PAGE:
Author: April Henry
Publisher:Henry Holt and Co.
Publisher:Henry Holt and Co.
Publishing Date: June 17th 2014
Genre: YA Mystery Suspense
Genre: YA Mystery Suspense
In this new series told from multiple perspectives, teen members of a search and rescue team discover a dead body in the woods.
Alexis, Nick, and Ruby have very different backgrounds: Alexis has spent her life covering for her mom’s mental illness, Nick’s bravado hides his fear of not being good enough, and Ruby just wants to pursue her eccentric interests in a world that doesn’t understand her. When the three teens join Portland County Sheriff’s Search and Rescue, they are teamed up to search for a autistic man lost in the woods. What they find instead is a dead body. In a friendship that will be forged in danger, fear, and courage, the three team up to find the girl’s killer—before he can strike one of their own.
This first book in April Henry’s Point Last Seen YA mystery series is full of riveting suspense, putting readers in the middle of harrowing rescues and crime scene investigations.
This was a very anticipated read for me and I was ecstatic to get an ARC copy of the book. I dove right in and I was quite entertained by the book. It wasn't quite what I expected but I still enjoyed it. The mystery was good. The writing was easy and quick. The characters weren't quite developed as I like, but I still liked them. All in all it was a good solid read for me.
Three teenagers have joined the Search and Rescue (SAR) and were called out on there first real search, not a training exercise. In the process of looking for a missing man, they found a dead girl. They were questioned, they were told not to speak of the crime to anyone, they were intrigued, they wanted to solve the crime. So this is the story about three teenagers who try to solve a crime, put themselves in danger, and of course figure everything out before the authorities do.
I thought this book would be more of a thriller. It had some creepy moments, but it was more on the mystery side of things. I don't mind a good mystery, I just was expecting something a bit more. For a mystery, the story was good. It was of course built around teenagers solving a crime and so there were some things that were unrealistic but that never bothers me. I enjoyed the mystery, I enjoyed the Scooby Gang, and I was pleased by the end of the book.
I can say that I was intrigued enough to keep on reading. I did have a hard time putting the book down. It wasn't super fast paced and didn't have me on the edge of my seat but I was drawn into the story and didn't have any problems with the pacing of the story. The author did a wonderful job of keeping me guessing and that of course played into not being able to stop the reading. It was well done in my book.
The writing style felt a bit younger than I expected too. It was a very clean book, I felt it was written more for the younger high school crowd. This took me by surprise a bit since the context of the book is murder and serial killers. Again, I didn't mind, just not what I expected.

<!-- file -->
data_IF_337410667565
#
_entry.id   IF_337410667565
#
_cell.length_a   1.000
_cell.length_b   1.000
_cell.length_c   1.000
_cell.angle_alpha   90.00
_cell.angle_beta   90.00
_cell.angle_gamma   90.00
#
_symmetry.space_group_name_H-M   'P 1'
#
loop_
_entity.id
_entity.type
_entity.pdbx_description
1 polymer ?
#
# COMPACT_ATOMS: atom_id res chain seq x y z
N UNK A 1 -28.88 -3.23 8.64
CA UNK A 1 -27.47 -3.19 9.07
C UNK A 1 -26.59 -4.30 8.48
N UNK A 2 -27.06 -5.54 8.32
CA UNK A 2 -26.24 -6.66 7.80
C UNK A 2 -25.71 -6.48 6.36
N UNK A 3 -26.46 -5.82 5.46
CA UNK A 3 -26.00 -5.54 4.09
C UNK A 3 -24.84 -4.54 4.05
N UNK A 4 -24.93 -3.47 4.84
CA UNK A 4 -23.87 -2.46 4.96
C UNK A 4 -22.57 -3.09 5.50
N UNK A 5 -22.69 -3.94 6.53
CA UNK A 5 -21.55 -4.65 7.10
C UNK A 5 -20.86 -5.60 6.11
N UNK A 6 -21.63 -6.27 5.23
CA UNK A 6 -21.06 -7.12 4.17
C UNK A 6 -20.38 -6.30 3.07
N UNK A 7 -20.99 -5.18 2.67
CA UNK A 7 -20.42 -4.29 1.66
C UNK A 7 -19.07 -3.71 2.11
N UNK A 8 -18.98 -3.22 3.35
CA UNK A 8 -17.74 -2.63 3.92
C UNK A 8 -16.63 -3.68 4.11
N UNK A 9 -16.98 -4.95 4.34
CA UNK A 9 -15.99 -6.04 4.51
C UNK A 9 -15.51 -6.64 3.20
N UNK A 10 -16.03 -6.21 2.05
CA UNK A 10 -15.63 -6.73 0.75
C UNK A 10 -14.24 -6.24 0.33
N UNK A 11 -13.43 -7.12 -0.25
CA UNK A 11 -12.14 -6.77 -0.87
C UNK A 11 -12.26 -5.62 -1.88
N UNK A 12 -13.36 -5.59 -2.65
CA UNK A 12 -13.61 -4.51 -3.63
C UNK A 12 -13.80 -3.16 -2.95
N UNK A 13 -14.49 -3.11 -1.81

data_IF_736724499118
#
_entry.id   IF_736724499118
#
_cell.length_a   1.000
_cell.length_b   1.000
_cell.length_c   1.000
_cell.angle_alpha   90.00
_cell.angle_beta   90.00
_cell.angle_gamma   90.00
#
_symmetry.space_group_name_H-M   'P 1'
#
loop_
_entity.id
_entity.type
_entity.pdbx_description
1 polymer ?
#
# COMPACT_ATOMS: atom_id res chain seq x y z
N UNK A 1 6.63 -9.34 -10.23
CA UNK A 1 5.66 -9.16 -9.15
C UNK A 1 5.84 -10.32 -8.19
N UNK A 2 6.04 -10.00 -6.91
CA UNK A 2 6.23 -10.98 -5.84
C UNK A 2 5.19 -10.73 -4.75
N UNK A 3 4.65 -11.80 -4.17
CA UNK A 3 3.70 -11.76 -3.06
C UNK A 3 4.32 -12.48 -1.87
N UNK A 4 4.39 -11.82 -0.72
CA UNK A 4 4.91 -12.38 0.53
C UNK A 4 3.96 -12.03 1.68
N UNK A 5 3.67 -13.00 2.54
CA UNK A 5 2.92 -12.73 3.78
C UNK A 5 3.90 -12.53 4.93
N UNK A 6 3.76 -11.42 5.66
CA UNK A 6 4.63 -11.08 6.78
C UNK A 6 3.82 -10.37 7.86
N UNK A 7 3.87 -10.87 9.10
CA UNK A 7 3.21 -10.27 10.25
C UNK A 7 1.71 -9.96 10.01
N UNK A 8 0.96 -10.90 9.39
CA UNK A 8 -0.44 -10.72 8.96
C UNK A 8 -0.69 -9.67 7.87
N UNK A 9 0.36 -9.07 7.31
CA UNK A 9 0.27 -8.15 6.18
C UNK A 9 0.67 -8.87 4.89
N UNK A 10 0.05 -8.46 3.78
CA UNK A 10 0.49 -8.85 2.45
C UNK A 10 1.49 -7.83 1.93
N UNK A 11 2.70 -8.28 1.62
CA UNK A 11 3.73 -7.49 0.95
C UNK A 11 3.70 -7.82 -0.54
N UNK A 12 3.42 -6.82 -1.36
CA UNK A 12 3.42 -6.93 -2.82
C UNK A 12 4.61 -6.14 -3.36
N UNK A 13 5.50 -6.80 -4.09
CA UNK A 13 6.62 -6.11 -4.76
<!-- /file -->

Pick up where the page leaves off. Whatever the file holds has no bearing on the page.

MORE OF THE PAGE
The characters were not as developed as I like my characters to be but they weren't flat. Each one had a very particular tone and feel to them and it was easy to tell them apart. The only thing the three had in common was the SAR but they worked very well together. The characters consisted of the brainiac, the pretty girl, and the wanna be hero. Each was an outcast or had it hard in one way or the other. I connected most to Alexis. I felt bad for her and the life she was living. She truly was a sweet girl that had some tough times to work though. Ruby was a bit harder to connect to because she was a bit awkward and stand offish. She was very intelligent though and I did enjoy watching her work through the murders.Nick was also a bit more difficult for me. He came of as a bit of a whiner but in the end he started to redeem himself. I think the next book in the series will bring me closer to these three and I will be able to connect more once they interact more with one another.
I think what I enjoyed the absolute most was the chapters from the killers mind. They were creepy and it was nice to live in his mind just for a bit. I like good guys and I love my heroes, but sometimes I need to see how the mind of a killer works.
I really enjoyed the read. I will read more and I am sure the next book will be on the top of my list to get when it comes out. It was an easy read, not to deep but bit more than a relaxing fun read.
It was good. I would definitely recommend to those who love a light mystery.
If you've read one of my books, I would love to hear from you. Hearing from readers makes me eager to keep writing.
When I was 12, I sent a short story about a six-foot tall frog who loved peanut butter to Roald Dahl, the author of Charlie and the Chocolate Factory. He liked it so much he arranged to have it published in an international children's magazine.
My dream of writing went dormant until I was in my 30s, working at a corporate job, and started writing books on the side. Those first few years are now thankfully a blur. Now I'm very lucky to make a living doing what I love. I have written 13 novels for adults and teens, with more on the way. My books have gotten starred reviews, been picked for Booksense, translated into six languages, been named to state reading lists, and short-listed for the Oregon Book Award.
I also review YA literature and mysteries and thrillers for the Oregonian, and have written articles for both The Writer and Writers Digest.